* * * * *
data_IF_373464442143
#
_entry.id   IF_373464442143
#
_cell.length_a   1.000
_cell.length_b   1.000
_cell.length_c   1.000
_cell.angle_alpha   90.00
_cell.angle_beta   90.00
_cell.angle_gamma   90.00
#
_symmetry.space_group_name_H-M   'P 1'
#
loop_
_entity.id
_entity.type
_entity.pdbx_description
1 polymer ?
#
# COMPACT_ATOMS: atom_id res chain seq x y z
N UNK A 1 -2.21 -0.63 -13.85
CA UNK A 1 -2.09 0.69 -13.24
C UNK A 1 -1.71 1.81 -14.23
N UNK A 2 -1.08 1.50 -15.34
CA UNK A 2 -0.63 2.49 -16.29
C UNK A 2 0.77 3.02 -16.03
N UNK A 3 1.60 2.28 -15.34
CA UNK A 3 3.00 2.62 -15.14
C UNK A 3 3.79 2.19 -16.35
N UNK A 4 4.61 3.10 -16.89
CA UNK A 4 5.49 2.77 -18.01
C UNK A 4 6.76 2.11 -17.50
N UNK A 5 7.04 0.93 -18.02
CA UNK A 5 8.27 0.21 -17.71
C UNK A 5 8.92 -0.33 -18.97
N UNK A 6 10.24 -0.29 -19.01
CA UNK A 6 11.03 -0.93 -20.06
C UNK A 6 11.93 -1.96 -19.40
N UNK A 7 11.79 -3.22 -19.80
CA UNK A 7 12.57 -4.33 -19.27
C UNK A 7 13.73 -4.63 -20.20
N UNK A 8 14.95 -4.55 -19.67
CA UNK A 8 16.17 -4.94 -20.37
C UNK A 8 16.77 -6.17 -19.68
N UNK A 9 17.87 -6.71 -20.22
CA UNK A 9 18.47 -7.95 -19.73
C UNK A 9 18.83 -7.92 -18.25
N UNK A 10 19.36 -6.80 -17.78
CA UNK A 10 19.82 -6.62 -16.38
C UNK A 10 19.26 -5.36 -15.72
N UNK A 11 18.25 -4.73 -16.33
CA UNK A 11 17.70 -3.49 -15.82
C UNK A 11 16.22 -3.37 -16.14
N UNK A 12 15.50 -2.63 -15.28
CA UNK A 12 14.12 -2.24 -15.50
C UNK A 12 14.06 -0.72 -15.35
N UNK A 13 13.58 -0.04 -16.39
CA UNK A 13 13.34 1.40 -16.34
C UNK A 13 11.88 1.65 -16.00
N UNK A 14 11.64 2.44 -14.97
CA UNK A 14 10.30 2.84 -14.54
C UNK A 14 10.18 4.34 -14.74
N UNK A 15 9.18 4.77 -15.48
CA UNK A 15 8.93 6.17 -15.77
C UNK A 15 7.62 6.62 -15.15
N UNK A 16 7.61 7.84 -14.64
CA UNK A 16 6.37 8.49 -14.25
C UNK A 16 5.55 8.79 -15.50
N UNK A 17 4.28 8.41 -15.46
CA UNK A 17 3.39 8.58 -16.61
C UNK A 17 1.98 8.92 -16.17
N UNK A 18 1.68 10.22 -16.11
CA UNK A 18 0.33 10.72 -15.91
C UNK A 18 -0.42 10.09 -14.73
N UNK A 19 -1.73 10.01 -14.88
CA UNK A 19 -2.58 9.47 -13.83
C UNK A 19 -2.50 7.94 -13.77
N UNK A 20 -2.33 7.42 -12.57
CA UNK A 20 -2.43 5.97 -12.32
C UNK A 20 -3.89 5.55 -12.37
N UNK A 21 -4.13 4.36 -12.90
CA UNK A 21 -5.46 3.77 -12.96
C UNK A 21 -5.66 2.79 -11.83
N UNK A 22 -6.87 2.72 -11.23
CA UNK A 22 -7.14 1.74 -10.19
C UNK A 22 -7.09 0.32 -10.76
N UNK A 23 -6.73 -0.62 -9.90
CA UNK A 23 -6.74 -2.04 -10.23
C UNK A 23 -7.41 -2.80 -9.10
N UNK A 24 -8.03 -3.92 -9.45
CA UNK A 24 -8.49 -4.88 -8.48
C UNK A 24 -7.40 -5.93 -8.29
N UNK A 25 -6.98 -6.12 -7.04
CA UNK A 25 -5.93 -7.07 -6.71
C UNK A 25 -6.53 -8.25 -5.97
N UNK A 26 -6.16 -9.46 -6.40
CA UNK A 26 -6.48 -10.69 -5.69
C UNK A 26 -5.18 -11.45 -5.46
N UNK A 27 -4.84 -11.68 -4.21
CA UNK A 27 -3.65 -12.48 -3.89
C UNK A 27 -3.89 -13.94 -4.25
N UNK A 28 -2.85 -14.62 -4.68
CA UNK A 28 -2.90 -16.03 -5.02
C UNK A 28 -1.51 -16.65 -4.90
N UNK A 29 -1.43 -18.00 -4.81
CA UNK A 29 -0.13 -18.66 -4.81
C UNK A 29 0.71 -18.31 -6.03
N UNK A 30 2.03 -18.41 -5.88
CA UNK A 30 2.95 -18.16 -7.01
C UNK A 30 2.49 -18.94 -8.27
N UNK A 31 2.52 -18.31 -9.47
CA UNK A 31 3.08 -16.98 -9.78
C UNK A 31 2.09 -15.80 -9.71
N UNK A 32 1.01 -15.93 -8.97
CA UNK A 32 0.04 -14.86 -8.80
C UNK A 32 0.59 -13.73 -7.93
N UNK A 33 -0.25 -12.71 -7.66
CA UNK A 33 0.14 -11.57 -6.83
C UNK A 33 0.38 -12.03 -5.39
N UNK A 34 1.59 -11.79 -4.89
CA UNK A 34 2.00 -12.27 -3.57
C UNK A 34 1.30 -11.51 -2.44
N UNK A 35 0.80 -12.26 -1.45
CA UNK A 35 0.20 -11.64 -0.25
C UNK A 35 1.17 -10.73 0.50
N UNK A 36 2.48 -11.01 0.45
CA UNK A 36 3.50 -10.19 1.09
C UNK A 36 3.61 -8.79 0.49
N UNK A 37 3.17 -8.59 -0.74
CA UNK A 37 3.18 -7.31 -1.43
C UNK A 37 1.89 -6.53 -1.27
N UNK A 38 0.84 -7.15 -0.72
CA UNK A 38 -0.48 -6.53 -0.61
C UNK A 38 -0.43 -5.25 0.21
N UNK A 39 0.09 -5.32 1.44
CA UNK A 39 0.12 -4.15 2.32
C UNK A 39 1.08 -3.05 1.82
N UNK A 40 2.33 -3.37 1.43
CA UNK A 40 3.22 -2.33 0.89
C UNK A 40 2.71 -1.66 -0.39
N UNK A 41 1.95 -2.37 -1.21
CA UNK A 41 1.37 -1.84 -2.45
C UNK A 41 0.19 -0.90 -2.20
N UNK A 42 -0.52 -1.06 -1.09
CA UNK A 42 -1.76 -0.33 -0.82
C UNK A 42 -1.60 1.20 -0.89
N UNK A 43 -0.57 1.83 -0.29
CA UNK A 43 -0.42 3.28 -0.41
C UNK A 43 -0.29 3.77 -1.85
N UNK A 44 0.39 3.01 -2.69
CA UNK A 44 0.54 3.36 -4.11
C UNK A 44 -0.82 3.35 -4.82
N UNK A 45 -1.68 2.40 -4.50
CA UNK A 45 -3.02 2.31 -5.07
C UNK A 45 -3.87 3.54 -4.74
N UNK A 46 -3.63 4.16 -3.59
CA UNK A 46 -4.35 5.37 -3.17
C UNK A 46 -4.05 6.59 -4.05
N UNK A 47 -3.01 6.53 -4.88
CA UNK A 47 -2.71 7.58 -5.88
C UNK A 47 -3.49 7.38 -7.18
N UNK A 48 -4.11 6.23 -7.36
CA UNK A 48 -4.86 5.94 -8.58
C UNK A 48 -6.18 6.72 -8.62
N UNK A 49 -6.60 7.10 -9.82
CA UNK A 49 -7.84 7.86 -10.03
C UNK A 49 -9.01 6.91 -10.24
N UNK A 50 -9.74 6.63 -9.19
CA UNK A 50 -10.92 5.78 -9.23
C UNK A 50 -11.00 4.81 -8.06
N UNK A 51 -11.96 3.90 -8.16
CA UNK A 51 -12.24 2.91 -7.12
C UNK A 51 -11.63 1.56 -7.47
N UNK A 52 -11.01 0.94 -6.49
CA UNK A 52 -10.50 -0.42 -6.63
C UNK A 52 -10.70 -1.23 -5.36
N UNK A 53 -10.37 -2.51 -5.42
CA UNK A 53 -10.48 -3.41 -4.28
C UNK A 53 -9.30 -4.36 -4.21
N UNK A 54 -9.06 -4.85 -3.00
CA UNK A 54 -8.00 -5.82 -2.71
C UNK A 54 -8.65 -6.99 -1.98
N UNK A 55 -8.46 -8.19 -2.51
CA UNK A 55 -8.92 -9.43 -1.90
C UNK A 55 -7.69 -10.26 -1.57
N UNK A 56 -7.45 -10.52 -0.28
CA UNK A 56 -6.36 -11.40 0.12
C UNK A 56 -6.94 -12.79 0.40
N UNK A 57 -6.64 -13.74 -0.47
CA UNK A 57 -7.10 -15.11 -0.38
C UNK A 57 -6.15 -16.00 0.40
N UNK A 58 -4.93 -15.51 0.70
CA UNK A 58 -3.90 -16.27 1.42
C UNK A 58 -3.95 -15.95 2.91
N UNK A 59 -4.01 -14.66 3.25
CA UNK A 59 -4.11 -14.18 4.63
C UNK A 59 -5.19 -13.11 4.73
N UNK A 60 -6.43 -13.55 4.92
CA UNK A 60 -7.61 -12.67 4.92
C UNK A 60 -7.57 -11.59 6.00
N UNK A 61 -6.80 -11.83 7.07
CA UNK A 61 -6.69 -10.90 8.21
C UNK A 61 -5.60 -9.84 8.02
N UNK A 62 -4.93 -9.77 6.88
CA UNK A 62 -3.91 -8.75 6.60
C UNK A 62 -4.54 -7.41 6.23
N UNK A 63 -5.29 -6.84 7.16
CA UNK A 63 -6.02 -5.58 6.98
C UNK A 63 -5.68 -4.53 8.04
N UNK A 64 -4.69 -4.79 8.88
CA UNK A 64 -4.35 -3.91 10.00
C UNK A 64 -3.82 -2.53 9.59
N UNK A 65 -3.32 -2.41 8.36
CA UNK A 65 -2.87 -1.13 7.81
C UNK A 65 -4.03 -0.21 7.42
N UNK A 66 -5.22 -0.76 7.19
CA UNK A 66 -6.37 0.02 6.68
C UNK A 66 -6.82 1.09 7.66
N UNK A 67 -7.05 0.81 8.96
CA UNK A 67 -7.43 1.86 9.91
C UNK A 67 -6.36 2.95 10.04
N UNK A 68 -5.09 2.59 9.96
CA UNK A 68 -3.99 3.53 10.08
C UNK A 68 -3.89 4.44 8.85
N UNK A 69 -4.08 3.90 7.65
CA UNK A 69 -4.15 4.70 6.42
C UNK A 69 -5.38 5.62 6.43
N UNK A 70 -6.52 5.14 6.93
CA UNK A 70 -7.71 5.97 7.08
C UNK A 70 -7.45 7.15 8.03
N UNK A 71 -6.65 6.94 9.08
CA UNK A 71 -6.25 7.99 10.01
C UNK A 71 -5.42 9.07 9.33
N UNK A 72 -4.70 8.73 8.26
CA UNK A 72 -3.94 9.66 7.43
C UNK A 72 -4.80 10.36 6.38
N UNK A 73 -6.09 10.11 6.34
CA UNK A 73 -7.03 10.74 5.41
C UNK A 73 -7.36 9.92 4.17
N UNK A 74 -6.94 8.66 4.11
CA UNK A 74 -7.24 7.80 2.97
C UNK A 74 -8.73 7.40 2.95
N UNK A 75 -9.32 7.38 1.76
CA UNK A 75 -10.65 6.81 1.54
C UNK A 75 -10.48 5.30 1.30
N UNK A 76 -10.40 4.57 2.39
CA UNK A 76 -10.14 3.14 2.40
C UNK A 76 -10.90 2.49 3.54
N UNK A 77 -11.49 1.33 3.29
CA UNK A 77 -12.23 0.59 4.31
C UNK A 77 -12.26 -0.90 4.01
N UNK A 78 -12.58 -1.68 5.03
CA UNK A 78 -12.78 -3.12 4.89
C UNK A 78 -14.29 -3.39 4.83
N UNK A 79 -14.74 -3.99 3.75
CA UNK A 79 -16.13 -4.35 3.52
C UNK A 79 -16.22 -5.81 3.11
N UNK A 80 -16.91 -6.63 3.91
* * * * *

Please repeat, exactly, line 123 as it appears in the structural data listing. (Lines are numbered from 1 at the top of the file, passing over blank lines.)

N UNK A 35 0.80 -12.26 -1.45